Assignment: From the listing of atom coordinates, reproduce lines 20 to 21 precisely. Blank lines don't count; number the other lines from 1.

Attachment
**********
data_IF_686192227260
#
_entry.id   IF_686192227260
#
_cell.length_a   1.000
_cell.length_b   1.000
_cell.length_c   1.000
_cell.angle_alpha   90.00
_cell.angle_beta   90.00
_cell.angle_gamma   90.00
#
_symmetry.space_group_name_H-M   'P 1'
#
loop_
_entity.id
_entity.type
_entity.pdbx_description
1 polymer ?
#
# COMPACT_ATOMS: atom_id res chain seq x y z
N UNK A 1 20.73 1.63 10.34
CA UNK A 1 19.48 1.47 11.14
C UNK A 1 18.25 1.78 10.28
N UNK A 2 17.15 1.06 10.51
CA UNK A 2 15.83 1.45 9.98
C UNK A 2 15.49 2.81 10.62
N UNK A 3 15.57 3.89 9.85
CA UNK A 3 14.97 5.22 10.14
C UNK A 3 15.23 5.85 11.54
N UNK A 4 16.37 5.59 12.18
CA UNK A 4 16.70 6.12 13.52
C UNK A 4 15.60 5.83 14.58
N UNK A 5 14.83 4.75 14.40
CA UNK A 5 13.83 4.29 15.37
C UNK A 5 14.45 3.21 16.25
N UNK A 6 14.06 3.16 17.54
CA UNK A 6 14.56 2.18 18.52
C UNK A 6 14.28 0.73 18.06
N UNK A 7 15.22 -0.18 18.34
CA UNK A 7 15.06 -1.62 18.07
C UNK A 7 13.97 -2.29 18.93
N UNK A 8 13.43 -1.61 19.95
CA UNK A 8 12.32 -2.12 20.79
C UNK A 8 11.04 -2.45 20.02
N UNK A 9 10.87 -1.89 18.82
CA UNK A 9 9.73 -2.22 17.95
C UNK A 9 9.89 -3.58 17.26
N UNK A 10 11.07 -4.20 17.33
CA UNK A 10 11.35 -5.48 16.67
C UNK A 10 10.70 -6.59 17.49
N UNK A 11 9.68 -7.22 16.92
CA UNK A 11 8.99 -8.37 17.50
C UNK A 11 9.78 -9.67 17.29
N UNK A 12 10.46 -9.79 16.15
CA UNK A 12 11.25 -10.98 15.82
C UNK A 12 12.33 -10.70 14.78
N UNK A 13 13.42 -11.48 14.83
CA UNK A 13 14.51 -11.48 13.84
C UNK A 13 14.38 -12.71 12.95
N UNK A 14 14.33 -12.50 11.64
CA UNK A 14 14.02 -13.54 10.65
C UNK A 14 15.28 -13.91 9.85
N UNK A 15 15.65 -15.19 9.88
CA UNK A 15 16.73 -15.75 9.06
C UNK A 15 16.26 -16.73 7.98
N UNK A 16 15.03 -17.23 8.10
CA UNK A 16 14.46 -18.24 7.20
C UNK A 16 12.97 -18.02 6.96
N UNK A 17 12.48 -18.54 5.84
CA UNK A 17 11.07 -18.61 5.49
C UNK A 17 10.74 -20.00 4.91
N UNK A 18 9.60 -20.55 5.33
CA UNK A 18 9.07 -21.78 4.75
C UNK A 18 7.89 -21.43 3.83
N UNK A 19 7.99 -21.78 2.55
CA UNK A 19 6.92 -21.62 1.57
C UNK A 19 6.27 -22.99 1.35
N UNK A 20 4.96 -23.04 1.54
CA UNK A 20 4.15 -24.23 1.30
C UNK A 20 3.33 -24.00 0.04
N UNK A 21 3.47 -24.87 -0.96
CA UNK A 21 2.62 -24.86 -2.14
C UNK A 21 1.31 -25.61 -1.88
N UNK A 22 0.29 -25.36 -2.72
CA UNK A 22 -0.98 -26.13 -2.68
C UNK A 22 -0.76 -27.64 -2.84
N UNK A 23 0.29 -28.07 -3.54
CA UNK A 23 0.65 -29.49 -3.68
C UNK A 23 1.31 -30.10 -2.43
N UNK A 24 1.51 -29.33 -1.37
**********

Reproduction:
# COMPACT_ATOMS: atom_id res chain seq x y z
N UNK A 1 20.73 1.63 10.34